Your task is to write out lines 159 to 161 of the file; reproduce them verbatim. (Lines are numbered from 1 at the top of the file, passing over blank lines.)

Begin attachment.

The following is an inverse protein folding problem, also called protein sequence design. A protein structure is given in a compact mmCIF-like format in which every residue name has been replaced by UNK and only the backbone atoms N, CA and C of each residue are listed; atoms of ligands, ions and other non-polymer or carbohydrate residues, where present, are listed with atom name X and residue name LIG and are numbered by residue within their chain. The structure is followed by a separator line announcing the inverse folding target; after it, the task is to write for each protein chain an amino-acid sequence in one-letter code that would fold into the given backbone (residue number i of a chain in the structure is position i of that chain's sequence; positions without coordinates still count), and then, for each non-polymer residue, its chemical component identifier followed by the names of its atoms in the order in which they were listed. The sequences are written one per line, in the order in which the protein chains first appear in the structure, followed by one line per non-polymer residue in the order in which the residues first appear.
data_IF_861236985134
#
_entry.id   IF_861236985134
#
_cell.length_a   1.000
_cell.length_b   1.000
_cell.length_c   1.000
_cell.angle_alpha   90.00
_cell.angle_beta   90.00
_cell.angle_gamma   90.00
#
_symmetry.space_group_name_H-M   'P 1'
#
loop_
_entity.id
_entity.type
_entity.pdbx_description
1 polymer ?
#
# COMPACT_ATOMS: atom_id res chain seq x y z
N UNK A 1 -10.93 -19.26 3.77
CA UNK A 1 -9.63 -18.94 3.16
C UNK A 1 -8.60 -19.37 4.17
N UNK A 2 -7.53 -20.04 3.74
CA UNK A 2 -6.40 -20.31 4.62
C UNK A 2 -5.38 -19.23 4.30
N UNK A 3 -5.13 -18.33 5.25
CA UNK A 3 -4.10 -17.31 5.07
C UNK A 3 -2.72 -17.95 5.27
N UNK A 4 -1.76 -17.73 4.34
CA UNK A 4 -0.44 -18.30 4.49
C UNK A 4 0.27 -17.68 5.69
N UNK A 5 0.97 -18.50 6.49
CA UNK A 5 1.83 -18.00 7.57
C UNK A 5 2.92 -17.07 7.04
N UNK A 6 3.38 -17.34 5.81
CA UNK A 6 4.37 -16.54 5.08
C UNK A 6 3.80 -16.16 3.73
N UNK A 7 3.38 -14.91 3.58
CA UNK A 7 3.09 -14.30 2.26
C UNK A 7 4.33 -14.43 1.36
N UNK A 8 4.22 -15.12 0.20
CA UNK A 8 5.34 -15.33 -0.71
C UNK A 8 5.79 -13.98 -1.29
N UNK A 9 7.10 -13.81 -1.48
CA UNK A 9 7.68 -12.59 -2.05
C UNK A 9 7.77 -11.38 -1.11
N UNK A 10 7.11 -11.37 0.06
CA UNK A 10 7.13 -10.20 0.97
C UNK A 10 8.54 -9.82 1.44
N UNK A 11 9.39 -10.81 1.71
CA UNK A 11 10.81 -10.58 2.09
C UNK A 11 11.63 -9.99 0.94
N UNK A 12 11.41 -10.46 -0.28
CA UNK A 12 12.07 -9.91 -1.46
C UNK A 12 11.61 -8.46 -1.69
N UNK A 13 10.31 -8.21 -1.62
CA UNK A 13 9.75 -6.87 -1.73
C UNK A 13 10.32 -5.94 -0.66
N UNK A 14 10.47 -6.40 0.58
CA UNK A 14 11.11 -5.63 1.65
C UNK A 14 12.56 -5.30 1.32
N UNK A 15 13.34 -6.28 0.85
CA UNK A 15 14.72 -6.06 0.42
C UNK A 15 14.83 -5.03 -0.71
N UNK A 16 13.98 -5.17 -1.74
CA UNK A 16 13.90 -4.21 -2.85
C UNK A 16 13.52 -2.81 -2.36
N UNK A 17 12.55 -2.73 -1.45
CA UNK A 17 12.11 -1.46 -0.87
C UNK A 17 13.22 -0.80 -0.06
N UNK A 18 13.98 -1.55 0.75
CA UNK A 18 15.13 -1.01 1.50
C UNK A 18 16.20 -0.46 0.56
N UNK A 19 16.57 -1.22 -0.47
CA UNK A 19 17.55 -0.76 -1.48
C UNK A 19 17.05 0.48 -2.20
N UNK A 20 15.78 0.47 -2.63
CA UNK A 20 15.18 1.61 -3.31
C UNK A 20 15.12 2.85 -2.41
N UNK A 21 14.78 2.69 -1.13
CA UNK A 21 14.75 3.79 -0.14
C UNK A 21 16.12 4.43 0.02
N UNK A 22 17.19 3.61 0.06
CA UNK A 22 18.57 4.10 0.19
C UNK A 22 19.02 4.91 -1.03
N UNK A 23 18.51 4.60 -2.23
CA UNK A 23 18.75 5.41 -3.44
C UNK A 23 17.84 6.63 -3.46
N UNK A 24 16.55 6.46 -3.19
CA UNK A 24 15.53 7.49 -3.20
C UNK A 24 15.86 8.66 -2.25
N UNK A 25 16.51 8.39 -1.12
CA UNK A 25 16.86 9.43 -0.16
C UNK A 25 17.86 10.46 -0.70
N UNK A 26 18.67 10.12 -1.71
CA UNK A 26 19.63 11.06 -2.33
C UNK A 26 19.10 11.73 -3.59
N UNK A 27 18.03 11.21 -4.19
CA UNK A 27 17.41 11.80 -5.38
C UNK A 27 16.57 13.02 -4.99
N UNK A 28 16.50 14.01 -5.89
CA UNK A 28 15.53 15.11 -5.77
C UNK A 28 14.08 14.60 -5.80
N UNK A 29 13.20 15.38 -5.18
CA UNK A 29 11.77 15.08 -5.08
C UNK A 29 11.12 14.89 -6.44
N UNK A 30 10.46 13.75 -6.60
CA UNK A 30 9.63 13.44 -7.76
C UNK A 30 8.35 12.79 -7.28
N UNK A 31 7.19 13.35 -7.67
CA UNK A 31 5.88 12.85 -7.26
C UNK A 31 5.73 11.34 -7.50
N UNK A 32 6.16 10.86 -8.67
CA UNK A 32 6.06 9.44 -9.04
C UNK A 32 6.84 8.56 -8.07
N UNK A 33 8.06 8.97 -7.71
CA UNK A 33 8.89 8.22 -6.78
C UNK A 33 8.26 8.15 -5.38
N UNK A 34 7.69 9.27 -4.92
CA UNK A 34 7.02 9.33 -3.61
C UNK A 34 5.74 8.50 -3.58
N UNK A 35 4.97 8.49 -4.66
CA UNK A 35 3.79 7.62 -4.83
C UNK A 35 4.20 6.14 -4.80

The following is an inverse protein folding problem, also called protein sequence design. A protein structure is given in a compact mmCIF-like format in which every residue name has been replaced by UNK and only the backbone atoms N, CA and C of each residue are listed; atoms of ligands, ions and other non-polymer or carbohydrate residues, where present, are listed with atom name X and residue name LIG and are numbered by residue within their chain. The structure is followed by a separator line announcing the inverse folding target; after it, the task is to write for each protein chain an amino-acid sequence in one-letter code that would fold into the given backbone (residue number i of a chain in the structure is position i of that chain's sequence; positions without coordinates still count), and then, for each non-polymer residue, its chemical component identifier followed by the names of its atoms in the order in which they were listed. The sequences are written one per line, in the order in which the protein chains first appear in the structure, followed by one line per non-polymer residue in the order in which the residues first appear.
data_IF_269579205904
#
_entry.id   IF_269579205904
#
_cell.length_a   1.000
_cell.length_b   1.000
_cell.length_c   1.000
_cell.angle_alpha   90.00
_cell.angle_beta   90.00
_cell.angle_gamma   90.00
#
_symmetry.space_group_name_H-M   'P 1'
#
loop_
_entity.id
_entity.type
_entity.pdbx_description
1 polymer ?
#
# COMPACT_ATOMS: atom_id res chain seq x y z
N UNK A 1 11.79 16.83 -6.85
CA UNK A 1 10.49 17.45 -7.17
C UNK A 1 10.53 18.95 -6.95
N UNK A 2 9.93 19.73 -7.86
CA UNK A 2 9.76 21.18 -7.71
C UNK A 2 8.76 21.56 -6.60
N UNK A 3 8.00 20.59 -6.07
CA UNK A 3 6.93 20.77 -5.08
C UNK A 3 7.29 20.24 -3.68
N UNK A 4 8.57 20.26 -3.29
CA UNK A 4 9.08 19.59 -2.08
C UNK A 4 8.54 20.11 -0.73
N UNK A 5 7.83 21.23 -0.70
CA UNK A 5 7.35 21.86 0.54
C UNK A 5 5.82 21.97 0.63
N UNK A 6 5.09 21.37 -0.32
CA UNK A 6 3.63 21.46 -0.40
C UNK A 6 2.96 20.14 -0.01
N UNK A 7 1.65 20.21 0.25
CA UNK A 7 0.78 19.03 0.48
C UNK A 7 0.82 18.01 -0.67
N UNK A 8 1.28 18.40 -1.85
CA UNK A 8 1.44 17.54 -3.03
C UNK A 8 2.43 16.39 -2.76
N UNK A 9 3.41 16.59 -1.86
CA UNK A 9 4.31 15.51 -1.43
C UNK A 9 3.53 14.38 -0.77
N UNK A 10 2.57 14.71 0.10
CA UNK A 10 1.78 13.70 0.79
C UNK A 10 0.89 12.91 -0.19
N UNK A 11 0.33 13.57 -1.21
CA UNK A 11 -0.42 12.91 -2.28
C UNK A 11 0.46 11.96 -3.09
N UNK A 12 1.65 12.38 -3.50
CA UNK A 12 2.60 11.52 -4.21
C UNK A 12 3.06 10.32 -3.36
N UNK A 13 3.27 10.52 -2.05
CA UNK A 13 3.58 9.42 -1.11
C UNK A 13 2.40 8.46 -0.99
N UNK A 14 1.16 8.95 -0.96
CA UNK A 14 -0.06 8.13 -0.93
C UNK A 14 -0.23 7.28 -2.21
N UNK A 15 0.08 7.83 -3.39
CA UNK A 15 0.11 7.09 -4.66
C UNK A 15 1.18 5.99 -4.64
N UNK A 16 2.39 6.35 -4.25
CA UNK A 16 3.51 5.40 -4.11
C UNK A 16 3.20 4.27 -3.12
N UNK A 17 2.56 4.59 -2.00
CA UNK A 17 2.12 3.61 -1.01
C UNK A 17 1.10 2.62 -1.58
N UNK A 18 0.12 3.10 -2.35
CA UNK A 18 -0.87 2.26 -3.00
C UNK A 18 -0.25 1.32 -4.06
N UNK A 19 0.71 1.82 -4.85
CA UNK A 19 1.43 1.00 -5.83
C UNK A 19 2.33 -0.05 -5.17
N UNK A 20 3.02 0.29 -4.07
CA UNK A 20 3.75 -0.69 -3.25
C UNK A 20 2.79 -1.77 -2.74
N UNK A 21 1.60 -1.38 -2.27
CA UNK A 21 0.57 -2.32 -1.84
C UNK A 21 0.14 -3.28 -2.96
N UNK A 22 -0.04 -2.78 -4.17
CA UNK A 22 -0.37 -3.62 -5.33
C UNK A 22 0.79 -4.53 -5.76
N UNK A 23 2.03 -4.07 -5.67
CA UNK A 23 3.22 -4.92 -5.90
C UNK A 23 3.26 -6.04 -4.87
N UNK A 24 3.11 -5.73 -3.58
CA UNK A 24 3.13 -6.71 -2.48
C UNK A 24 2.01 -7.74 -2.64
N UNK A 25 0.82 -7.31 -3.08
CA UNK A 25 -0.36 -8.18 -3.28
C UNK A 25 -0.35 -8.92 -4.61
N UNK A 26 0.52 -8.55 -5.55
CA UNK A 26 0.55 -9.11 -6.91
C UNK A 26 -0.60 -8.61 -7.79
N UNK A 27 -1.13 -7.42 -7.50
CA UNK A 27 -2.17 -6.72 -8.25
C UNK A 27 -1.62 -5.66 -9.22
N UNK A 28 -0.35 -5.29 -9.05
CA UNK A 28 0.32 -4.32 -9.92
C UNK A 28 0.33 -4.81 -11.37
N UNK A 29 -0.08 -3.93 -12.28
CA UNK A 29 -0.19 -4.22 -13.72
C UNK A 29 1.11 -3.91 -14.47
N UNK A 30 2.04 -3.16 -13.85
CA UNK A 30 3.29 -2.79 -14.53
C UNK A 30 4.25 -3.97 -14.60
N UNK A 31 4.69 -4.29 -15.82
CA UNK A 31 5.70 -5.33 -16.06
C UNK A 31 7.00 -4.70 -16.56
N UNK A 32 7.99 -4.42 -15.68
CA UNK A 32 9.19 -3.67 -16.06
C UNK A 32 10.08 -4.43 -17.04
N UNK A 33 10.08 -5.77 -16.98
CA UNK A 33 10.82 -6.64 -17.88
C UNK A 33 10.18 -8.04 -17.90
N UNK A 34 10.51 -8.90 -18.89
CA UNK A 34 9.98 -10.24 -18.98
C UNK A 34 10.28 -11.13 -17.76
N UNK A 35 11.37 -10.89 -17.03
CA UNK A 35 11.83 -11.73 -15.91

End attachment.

C UNK A 4 8.54 20.11 -0.73
N UNK A 5 7.83 21.23 -0.70
CA UNK A 5 7.35 21.86 0.54